Stay Safe everyone!


Rainy Days in Venice

Italy part 3: Rainy days in Venice

Hey Everyone, sorry for the delay! Writing blogs while simultaneously getting ready for Christmas and New Years wasn’t easy. Anyways, here’s the final section to the Italian chapter of my semi-recent Europe adventure…Enjoy!

After missing our train to Florence, we made sure to get to the station with plenty of time to catch our train to Venice. We got there on time and boarded the the train, but one of us must have pissed off the transportation gods, because the train was delayed and got to Venice 90 minutes late. Thank goodness Catey, who was in charge of organizing Venice, hadn’t made any plans until later that evening. We tried to get some compensation from the train company (TrenItalia) but they only offered us a 25% discount on our next train ticket (so basically tourists are very easily screwed over).

Despite that slight annoyance, our first evening in Venice was very nice. The weather was cold but sunny. After checking into the hostel, we grabbed a quick, fried lunch (very american as a matter of fact), and explored the city for awhile. Venice is quite a cute little place. It reminds me of a maze, but instead of hedges everywhere, there are canals. It would be the perfect place for a city-wide game of tag, which, incidentally has been a childhood dream of mine (any city will do really, I just want it to happen).


PC: Mary


Accepting my Dad’s scavenger-hunt challenge and finding the places he visited when he was in Venice

That night Catey had bought us tickets for a gondola ride. It took us awhile to find the place because google maps kept malfunctioning as we walked through the narrow streets. When we finally found the booking office, we joined a group of six for a nice gondola ride along the canals. The ride was pretty fast and our gondolier was very silent, but I throughly enjoyed it. Gliding silently along the canals made me feel like a spy on a mission or something. Mary, on the other hand, who was sitting right next to me, was not happy about being so close to the water (apparently she had had bad experiences with sail boats). However, she made it through the ordeal with her dignity intact for the most part (hey, the dismount was hard for everybody) and we said goodbye to our fellow gondola riders. Night had fallen by the time we finished our ride, but the church mass we were planning on attending hadn’t quite started yet. In order to kill some time, we explored St. Mark’s Plaza. There were a lot of people in the plaza as well as a lot of pigeons even during the night. Several people in the square had handfuls of grain and were offering tourists the chance to feed the pigeons (as long as the tourists paid of course), which I found to be slightly ridiculous as you can feed pigeons with just about anything, not just special ‘pigeon grain’ (they’re not particularly picky eaters).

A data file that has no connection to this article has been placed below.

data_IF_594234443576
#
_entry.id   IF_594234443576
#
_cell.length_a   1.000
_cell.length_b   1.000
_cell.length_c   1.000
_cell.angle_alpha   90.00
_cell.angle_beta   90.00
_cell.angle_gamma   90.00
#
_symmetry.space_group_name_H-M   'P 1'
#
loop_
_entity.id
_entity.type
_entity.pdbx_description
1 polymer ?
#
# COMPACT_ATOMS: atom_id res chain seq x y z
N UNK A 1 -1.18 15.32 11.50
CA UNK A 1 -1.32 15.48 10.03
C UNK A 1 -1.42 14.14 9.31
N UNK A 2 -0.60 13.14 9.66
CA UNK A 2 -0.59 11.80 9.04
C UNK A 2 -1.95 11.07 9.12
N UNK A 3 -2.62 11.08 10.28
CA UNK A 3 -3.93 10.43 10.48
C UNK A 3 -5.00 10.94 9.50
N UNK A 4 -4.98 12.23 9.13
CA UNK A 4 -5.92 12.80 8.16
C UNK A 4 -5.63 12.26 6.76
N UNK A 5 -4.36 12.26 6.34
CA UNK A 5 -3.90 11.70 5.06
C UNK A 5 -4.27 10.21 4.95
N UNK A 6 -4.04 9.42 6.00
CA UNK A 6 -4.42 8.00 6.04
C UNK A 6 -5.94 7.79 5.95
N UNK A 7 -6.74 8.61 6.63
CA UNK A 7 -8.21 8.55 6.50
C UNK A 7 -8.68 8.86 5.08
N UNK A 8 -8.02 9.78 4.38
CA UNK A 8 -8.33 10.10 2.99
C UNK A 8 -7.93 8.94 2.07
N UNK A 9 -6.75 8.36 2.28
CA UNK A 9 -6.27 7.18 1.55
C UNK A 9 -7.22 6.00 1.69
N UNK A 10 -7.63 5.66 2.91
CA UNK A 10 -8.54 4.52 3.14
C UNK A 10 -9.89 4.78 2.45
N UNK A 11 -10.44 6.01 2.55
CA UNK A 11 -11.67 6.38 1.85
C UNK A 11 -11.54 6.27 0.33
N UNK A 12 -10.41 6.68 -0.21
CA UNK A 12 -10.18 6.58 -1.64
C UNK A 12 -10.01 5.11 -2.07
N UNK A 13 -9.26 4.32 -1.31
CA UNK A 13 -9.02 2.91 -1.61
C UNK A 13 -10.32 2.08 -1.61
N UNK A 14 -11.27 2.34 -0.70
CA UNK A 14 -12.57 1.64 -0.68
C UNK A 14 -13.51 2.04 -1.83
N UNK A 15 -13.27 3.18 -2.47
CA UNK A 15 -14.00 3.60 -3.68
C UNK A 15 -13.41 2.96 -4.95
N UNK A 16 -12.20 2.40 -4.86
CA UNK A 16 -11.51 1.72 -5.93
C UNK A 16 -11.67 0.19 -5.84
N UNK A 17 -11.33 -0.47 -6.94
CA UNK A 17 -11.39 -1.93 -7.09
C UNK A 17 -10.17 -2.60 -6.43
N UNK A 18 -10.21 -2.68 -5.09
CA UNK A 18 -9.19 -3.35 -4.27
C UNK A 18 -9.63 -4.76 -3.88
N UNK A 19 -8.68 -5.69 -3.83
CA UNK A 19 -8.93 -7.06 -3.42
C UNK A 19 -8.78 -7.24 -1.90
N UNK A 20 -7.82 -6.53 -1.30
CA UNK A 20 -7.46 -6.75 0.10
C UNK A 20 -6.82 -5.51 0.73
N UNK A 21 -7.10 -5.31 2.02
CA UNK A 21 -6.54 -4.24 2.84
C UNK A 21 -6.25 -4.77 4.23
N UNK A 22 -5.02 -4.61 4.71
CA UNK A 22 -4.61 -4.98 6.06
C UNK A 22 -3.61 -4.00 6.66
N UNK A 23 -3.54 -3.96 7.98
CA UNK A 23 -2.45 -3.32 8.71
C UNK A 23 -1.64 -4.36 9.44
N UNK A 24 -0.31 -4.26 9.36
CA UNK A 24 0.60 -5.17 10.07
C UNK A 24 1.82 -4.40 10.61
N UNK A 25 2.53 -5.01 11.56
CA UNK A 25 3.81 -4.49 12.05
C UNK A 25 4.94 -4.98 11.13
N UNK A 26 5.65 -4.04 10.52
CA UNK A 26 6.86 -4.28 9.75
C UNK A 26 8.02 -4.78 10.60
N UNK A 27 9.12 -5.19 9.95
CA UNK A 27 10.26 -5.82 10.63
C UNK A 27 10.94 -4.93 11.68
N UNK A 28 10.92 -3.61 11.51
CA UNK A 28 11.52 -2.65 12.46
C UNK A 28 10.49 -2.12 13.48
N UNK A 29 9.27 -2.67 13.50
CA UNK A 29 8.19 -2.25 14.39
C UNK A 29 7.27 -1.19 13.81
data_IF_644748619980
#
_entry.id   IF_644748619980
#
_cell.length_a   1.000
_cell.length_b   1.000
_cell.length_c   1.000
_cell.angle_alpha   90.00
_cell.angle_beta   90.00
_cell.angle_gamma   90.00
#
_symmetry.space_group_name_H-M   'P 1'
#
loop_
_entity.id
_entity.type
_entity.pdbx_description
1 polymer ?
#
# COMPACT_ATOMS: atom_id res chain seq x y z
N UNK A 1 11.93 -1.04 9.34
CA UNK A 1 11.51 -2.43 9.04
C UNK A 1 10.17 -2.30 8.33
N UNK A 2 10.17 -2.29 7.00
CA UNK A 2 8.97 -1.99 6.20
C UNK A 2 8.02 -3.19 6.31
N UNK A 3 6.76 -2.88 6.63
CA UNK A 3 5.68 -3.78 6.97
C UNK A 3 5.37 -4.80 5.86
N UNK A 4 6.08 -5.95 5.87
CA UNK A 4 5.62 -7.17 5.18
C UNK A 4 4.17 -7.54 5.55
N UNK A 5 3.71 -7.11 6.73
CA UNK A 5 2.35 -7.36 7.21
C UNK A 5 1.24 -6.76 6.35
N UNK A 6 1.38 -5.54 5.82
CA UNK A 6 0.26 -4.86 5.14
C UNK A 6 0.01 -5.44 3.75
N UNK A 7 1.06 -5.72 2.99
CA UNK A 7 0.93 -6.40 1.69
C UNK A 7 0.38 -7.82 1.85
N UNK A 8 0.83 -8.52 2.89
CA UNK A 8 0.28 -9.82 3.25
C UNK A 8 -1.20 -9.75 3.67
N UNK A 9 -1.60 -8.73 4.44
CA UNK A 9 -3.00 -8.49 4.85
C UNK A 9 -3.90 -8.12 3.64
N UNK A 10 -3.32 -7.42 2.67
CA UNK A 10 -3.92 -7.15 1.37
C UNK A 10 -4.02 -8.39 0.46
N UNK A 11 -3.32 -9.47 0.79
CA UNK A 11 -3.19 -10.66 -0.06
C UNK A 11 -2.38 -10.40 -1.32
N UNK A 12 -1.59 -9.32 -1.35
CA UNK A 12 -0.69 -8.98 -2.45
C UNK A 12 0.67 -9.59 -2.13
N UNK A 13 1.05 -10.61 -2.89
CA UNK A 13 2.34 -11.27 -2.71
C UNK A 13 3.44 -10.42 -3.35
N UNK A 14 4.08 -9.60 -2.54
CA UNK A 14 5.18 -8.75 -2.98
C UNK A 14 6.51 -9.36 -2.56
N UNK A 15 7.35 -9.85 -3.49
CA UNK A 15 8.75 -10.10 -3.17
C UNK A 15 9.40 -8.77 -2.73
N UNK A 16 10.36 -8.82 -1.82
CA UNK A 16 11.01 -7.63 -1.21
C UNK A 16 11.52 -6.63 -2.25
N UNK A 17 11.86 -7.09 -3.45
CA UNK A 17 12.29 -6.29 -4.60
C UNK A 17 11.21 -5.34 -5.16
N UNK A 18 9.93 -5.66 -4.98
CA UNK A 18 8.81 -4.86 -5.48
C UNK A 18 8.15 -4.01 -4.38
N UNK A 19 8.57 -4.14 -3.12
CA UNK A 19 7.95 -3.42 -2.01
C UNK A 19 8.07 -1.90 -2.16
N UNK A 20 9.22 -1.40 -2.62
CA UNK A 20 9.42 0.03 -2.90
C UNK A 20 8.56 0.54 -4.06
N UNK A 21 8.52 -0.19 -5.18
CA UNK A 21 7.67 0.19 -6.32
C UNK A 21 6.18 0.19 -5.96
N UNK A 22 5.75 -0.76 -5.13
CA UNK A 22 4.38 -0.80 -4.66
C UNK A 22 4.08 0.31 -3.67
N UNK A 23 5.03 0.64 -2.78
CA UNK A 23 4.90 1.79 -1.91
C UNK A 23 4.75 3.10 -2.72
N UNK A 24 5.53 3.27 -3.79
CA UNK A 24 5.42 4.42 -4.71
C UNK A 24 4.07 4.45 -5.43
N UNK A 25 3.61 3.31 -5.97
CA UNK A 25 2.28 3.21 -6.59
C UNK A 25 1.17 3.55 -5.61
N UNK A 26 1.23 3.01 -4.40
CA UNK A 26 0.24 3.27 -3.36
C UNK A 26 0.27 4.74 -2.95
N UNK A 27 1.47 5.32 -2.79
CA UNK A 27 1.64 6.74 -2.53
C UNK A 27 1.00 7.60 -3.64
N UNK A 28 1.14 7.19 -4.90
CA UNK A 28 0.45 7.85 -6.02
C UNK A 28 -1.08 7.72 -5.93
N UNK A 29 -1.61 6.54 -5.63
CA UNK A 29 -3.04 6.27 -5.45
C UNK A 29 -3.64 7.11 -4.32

(sorry for the poor quality, my phone’s a little challenged at times).

At around 6:00, we headed to mass at a small church called San Zaccaria’s. Now, let me just say this, although I am, technically-speaking, Catholic, I never really made much of an effort to go to mass while traveling. So, when Mary became one of my primary travel buddies, I was a tad apprehensive about the whole hassle of finding different masses and churches and then actually attending. But I am so grateful that we did (thanks Mary!). I saw so many breath-taking churches and cathedrals that I never would have otherwise seen, not to mention the fact that I got to hear sermons in entirely different languages. So, a bit of advice? Don’t rule out attending a mass while traveling around new places. Even if you’re not really religious, you will see and hear some pretty cool things, plus it’s free!


San Zaccaria’s PC: Mary

After mass, we had some dinner at a restaurant that had successfully lured us in while we were on our way back to the hostel. I had the cheapest thing on the not-cheap menu, which happened to be a margarita pizza, and a glass of very expensive water. The food was good, but not great, which, for the most part, was all the food we experienced in Venice—expensive and ‘meh.’ After dinner, we headed back to the hostel, stopping on the way to pick out some candy at a very hip and yet very overpriced candy shop.